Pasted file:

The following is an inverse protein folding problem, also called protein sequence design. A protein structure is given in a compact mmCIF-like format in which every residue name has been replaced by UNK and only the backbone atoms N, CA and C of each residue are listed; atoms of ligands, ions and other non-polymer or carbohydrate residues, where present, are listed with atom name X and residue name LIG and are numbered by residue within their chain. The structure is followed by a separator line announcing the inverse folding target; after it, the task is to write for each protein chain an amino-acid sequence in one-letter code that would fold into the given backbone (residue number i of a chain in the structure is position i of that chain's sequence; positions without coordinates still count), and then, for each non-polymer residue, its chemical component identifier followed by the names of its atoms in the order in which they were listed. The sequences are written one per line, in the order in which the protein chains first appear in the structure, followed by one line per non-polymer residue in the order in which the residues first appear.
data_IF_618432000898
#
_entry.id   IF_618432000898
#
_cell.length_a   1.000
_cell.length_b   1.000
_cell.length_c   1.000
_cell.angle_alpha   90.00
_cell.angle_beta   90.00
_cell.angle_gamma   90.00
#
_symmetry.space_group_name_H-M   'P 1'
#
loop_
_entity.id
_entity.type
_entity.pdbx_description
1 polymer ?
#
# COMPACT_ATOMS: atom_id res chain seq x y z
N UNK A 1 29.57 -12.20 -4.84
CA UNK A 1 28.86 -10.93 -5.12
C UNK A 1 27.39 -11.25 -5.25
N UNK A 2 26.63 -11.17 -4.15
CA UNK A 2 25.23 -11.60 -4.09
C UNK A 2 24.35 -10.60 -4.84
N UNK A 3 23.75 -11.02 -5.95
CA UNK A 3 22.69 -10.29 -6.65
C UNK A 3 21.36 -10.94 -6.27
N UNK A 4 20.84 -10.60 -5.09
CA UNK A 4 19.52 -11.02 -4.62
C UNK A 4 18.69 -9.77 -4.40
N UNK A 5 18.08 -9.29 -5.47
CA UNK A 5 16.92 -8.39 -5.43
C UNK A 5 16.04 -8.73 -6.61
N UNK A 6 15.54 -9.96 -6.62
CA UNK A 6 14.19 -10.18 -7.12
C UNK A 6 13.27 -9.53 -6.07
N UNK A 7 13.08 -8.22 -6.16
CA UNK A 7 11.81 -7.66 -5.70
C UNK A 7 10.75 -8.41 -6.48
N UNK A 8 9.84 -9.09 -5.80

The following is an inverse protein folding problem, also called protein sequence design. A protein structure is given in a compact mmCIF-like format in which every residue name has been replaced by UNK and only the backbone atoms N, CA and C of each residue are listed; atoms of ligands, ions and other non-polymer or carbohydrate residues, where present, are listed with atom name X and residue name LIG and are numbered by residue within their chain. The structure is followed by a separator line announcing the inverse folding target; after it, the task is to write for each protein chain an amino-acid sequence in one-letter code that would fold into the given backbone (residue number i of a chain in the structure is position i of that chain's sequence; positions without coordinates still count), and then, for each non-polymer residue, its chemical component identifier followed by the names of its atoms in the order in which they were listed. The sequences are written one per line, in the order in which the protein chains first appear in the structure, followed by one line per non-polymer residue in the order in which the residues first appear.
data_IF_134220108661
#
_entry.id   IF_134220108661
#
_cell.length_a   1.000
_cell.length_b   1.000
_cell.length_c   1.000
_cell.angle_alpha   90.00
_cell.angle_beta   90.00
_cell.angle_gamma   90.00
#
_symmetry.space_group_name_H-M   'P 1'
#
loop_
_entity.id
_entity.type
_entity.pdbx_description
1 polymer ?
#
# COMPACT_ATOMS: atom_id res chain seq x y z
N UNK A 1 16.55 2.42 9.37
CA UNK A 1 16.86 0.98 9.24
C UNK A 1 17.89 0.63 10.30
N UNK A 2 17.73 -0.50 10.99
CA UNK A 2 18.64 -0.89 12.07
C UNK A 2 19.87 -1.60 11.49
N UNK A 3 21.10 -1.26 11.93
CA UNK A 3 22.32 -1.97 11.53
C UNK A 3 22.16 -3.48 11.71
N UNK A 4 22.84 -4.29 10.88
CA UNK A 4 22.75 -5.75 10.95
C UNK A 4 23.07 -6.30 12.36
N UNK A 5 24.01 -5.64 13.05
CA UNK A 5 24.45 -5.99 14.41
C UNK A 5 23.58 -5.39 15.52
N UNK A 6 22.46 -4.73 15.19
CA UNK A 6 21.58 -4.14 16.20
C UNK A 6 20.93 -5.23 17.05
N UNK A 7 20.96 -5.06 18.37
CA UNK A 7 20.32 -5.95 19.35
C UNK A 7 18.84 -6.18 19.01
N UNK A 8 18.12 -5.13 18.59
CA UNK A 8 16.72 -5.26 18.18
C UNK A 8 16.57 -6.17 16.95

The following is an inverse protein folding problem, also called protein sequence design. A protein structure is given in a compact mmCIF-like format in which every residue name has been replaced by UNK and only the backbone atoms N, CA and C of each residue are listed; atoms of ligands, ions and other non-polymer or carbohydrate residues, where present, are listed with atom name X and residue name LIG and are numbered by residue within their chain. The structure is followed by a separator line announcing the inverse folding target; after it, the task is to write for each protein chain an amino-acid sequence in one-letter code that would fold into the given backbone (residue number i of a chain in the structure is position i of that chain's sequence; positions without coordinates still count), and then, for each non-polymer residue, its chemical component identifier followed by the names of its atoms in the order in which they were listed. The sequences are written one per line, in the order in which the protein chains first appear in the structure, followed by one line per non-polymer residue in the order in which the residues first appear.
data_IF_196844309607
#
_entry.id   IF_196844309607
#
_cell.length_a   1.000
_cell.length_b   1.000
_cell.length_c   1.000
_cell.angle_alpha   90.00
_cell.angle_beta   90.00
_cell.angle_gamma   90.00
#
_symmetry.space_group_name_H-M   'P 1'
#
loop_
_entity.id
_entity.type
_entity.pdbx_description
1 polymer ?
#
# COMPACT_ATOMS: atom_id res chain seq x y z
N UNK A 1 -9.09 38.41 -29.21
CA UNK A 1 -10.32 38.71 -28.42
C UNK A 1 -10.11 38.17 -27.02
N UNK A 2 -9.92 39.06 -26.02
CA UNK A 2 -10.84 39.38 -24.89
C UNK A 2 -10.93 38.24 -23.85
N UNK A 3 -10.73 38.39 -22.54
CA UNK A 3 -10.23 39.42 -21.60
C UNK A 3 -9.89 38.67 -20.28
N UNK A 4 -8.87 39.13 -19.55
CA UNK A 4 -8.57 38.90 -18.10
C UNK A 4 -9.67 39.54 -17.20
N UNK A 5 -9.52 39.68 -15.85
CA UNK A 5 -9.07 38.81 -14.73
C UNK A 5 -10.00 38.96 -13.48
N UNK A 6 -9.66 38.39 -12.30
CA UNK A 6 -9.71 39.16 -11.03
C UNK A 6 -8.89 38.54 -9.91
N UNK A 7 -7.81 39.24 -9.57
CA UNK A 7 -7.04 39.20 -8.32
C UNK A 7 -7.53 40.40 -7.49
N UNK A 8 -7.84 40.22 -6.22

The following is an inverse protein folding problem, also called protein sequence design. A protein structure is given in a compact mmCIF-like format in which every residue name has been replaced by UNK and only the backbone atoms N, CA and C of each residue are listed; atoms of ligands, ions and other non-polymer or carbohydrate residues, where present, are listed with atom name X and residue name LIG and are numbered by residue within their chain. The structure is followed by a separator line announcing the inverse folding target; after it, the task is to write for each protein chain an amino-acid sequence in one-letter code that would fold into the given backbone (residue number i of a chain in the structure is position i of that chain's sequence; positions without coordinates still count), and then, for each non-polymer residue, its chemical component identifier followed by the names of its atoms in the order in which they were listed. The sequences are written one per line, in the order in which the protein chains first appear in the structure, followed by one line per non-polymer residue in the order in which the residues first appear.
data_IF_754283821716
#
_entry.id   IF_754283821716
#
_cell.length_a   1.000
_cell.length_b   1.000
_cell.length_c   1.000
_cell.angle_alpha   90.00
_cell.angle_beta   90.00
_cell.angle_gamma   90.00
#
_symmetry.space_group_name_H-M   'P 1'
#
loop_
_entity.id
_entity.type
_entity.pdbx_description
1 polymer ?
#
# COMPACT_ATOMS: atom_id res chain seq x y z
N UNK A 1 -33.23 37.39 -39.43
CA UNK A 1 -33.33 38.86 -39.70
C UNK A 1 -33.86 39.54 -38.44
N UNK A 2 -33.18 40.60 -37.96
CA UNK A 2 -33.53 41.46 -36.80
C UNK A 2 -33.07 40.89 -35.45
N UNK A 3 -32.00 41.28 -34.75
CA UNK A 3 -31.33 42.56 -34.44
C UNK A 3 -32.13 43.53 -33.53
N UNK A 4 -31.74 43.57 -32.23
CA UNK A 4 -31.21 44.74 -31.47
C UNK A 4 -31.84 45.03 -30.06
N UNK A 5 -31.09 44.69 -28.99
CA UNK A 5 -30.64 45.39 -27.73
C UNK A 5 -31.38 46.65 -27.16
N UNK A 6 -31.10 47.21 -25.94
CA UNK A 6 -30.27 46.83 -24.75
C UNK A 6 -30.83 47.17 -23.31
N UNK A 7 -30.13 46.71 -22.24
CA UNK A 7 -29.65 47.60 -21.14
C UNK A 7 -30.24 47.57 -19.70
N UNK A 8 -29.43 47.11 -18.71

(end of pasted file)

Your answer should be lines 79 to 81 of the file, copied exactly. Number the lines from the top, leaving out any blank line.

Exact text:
C UNK A 5 23.58 -5.39 15.52
N UNK A 6 22.46 -4.73 15.19
CA UNK A 6 21.58 -4.14 16.20